INMED is partnering with Mseleni Hospital, led by Dr. Victor Fredlund - South Africa's 2003 Rural Doctor of the Year. INMED will assist this state-of-the-art facility in it's HIV efforts to:
What can I do to support CARE for Kids?
- Survey and Monitor
- Educate and Increase Awareness
- Test and Counsel
- Treat and Comfort
- Provide Social Assistance
- Train national and expatriate Health Professionals
Protecting children from HIV in South Africa depends on us all. Phase One of CARE for Kids is a $90,000 project incorporating all of the above components. Join in the effort by:
For more information about these opportunities, please contact Micah Flint, INMED Chief Programs Officer, at 816-444-6400 or email@example.com. Or make your pledge below.
- Telling your friends and family about CARE for Kids
- Requesting a CARE for Kids representative to speak at your church, organization, or school.
- Organizing a CARE for Kids informational and/or fundraising event, with assistance provided by INMED.
- Participating in the Collective Change Campaign. Challenge your school, church or business to fill an INMED-supplied jar with loose change.
- Making a cash or non-cash donation to support CARE for Kids. Non-cash gifts may be any variety of items, including stock and mutual funds, vehicles, boats, RV's, jewelry, collectables, business inventory, real estate, estate gifts, retirement plans, life insurance, and personal property. Your personal assets can make an enormous improvement in the lives of children in South Africa.
The HIV crisis in South Africa is not doomed, as some have declared. But children like Kisizi are depending on substantial assistance to survive. Please join INMED as we lock arms together to provide truly effective help and hope to these precious, vulnerable children.
| EARLY REGISTRATION DISCOUNT FOR 2008 EXPLORING MED MISSIONS CONFERENCE
The 2008 Exploring Medical Missions Conference is hosted this year by the Institute for International Medicine, Healthy Mothers Healthy Babies Foundation, Research Medical Center, St Luke's Health System, the University of Kansas School of Medicine Department of Infectious Diseases, and the University of Missouri School of Medicine International Medicine Program. The Conference will be held on May 30-31, 2008, at the University Center, 5100 Rockhill Road, on the Main Campus of the University of Missouri-Kansas City, Kansas City MO 64110-2499.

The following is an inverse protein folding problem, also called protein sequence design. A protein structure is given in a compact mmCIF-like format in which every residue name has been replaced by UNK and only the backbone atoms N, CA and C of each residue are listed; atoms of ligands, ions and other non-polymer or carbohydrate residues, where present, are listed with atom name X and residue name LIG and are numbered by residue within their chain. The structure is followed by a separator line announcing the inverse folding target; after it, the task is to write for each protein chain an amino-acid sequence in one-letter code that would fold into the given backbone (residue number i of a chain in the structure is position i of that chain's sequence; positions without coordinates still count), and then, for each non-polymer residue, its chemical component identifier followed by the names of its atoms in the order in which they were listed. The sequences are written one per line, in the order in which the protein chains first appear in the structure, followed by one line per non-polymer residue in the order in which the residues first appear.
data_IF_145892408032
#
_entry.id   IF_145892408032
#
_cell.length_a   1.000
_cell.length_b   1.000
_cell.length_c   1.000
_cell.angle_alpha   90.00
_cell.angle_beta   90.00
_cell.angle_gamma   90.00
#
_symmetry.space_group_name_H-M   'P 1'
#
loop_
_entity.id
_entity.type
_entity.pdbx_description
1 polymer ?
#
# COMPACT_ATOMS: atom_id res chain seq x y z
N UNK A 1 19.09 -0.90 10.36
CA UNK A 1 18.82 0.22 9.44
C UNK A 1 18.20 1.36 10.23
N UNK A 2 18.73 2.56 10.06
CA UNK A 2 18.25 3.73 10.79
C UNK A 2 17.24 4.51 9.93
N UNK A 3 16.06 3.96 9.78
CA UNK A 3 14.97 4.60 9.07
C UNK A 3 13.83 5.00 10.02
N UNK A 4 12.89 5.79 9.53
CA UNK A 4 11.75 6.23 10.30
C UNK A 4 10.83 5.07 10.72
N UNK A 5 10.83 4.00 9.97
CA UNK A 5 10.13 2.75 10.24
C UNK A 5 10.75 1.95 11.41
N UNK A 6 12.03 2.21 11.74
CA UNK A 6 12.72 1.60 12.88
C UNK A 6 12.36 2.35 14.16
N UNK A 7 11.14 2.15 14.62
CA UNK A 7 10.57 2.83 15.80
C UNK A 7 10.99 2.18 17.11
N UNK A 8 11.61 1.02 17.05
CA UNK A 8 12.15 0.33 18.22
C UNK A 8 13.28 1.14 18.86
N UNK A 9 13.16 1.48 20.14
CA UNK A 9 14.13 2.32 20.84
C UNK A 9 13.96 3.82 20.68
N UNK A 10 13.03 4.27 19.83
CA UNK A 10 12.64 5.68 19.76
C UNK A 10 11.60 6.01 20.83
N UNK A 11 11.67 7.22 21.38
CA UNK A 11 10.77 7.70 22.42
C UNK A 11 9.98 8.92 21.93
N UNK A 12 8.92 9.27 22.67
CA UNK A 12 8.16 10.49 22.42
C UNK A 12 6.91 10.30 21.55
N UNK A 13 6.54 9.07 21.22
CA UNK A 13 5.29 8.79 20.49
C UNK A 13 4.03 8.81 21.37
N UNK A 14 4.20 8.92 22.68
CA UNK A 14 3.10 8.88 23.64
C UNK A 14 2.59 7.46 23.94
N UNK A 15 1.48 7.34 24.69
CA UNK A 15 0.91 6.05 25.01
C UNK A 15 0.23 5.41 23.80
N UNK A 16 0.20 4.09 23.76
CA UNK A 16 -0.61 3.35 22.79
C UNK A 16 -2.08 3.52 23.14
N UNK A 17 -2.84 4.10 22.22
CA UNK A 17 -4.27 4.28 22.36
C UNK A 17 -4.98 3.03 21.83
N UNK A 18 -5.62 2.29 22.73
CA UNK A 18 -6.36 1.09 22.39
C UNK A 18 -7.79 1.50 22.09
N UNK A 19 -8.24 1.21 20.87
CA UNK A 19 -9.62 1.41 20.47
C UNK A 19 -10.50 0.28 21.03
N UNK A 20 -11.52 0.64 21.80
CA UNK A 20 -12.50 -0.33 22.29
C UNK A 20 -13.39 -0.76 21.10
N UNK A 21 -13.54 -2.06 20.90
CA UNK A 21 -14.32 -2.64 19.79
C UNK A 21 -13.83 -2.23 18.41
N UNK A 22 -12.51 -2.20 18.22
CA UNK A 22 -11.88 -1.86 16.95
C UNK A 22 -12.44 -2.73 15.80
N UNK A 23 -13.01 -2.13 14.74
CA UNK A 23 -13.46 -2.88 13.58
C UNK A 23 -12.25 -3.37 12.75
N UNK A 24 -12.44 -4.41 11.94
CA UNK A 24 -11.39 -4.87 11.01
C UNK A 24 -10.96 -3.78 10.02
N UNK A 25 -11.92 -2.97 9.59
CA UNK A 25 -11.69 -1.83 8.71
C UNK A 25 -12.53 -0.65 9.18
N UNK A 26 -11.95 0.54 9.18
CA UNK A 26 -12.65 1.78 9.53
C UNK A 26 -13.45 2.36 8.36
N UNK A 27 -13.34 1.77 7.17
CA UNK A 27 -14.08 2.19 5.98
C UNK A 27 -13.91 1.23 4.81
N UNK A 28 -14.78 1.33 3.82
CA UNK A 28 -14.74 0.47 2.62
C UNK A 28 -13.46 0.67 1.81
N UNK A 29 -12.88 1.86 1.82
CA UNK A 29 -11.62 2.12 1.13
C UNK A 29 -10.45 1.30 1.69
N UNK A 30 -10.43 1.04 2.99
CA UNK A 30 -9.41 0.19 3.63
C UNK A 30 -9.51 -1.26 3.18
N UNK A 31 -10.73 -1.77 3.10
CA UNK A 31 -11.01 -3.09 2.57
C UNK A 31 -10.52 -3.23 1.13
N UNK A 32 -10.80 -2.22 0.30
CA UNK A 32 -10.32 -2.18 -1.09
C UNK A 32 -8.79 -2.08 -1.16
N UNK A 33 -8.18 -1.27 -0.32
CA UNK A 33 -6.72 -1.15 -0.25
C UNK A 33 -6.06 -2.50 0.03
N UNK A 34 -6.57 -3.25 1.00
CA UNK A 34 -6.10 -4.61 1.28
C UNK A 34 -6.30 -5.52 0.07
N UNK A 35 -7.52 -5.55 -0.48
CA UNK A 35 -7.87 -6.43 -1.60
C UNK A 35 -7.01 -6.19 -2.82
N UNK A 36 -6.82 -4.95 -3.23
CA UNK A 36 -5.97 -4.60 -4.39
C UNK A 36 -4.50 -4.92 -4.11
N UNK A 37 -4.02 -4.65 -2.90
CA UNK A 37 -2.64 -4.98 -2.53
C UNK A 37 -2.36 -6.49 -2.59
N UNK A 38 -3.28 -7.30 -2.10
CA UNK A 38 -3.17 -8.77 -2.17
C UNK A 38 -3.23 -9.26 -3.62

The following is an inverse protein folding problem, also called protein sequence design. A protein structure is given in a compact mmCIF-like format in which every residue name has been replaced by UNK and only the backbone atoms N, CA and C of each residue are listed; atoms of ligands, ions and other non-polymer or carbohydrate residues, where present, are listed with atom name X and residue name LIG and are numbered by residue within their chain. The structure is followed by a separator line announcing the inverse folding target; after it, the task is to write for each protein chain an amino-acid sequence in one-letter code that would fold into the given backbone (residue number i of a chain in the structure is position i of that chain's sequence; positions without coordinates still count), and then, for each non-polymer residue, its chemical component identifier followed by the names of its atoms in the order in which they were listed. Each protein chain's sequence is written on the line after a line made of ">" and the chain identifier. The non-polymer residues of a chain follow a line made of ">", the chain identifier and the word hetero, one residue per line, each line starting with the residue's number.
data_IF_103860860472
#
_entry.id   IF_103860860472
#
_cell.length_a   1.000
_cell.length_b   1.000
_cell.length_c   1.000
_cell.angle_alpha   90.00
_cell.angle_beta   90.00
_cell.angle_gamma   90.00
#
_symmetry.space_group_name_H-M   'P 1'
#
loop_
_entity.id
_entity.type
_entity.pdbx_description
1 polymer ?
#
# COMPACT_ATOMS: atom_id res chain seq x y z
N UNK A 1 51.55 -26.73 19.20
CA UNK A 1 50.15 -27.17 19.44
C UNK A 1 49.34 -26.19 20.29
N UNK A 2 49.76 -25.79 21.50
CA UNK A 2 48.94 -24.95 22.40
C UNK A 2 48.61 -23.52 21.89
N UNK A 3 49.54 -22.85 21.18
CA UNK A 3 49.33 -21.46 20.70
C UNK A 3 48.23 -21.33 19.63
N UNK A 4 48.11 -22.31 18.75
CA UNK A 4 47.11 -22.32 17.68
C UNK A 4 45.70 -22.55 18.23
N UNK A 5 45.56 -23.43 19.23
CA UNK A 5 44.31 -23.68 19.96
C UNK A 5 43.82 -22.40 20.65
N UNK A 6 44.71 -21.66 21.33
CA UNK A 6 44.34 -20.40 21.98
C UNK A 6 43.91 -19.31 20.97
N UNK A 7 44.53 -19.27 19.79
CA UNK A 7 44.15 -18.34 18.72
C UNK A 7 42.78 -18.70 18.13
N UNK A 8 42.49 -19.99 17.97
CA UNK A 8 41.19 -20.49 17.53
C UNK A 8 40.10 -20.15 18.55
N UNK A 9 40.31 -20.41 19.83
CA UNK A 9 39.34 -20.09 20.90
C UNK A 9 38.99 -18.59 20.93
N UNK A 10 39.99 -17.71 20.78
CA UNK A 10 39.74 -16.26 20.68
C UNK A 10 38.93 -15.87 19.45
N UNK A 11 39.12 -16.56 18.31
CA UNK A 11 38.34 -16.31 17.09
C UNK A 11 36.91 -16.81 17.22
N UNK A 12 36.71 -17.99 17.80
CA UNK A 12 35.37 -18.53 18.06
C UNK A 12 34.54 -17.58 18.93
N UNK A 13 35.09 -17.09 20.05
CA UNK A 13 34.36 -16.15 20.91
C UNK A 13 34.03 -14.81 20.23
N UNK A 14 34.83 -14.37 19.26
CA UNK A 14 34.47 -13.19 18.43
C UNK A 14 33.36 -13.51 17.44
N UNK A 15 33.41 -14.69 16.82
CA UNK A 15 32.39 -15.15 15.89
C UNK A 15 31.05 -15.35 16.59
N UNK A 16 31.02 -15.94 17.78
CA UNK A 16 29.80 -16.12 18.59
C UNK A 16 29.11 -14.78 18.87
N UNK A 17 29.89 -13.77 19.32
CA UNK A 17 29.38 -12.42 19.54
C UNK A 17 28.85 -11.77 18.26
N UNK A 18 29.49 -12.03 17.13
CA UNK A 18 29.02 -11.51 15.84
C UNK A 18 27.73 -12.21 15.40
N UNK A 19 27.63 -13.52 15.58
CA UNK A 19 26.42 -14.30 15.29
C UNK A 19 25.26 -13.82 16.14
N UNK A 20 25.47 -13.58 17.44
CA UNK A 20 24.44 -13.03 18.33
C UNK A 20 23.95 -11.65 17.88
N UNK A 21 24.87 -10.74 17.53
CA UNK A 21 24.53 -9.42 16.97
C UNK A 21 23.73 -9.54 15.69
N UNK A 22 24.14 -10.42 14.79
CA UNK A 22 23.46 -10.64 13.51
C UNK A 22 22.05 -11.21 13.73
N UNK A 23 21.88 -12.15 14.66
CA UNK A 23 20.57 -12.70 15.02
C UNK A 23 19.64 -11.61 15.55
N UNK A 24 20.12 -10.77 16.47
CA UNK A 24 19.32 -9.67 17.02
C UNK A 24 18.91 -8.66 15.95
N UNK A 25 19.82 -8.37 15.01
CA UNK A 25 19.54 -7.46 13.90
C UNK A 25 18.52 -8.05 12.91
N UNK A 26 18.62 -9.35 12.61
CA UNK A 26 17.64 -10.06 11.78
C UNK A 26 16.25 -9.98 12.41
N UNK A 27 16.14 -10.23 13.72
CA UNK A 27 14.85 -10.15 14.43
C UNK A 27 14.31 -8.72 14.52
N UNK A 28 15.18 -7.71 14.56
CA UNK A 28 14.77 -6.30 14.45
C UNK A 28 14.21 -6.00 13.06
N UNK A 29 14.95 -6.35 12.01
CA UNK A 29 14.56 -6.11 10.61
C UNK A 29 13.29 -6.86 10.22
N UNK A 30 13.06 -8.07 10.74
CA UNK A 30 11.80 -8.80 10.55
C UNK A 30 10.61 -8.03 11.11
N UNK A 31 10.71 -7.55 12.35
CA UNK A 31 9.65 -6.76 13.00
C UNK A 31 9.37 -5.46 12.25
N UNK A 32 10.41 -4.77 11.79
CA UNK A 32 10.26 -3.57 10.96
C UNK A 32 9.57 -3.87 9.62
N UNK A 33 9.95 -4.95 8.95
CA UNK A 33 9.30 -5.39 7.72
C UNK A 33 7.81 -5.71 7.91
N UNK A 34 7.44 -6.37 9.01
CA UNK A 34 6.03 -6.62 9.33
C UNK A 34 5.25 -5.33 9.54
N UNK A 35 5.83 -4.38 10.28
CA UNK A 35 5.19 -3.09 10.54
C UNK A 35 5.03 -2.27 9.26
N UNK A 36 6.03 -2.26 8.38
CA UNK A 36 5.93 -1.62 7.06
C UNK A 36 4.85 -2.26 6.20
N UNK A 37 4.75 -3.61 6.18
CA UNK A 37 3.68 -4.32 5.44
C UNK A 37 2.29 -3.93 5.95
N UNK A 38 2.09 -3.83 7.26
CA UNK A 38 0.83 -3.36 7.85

Held at the University Center, 5100 Rockhill Road, on the Main Campus of the University of Missouri-Kansas City, Kansas City MO 64110-2499
2008 Conference Theme: Launching Into Medical Missions
This year's theme: Launching Into Med Missions
Most health professionals contemplate international service and are inspired by the prospects. Yet few are confident about where to begin. This year's Conference will equip health professionals with the necessary professional, cross-cultural and personal skills. It will also provide guidelines for career decisions, including how to select a sending organization and a community in which to serve. Participants will have ample chance to network with medical mission organizations about specific opportunities.
Three Years & Running...
350 participants attended the May 2007 Exploring Medical Missions conference held on the main campus of the University of Missouri-Kansas City. They included some 120 physicians, 146 nurses, 34 medical and nursing students and 50 others including pharmacists, dentists, therapists, and physician's assistants. Attendees came from twenty-seven states and represented 13 nationalities. In addition, 16 organizations exhibited and provided specific opportunities for attendees to volunteer in international medicine.
23 Featured Speakers, Including...
- Daniel Hinthorn, MD, Chief of Infectious Diseases at Kansas University Medical Center
- Patrick Railey, MD, of Operation Mobilization (OM) Medical Ministries
- Karen Herrera, RN, of Health Care Ministries (AG)
- Brent Hambrick, MD, of MedMissions, Honduras
- Jean Fields, RN, of the Research College of Nursing
- Anil Cherian, MD, MPH, of Emmanuel Hospital Association in NE India
At the completion of this conference participants will understand:
350 health professionals attend 2007 conference
Register Now & Save!
- How to prepare themselves for international service with professional, cross-cultural and personally skills
- How to choose a sending organization and select a community to serve
- The greatest issues in world health today
- The diagnosis and management of common diseases of poverty
- The principles of cross-cultural adaptation and communication
- The health interventions that are most appropriate for resource-poor nations
Early registration allows a substantial discount over the regular conference price. This conference will help participants make sound decisions surrounding medical missions, and also connect them with the best sending organizations. Please bring a friend!
Call For Nominations: 2008 International Medicine Awards
The story of medical missions is highlighted by individuals who inspire their colleagues towards similar selfless service. At the 2008 Exploring Medical Missions Conference INMED will present two awards:
The International Medicine Award will be given to an individual who has made a significant contribution to health in developing nations. The Fight Against HIV Award will similarly be given to a leader controlling HIV in developing nations. INMED is now accepting nominations for both awards. To nominate for either award, please download the following Word document, enter the requested information, and e-mail the document to the INMED office.
- 2008 International Medicine Award
- 2008 Fight Against HIV Award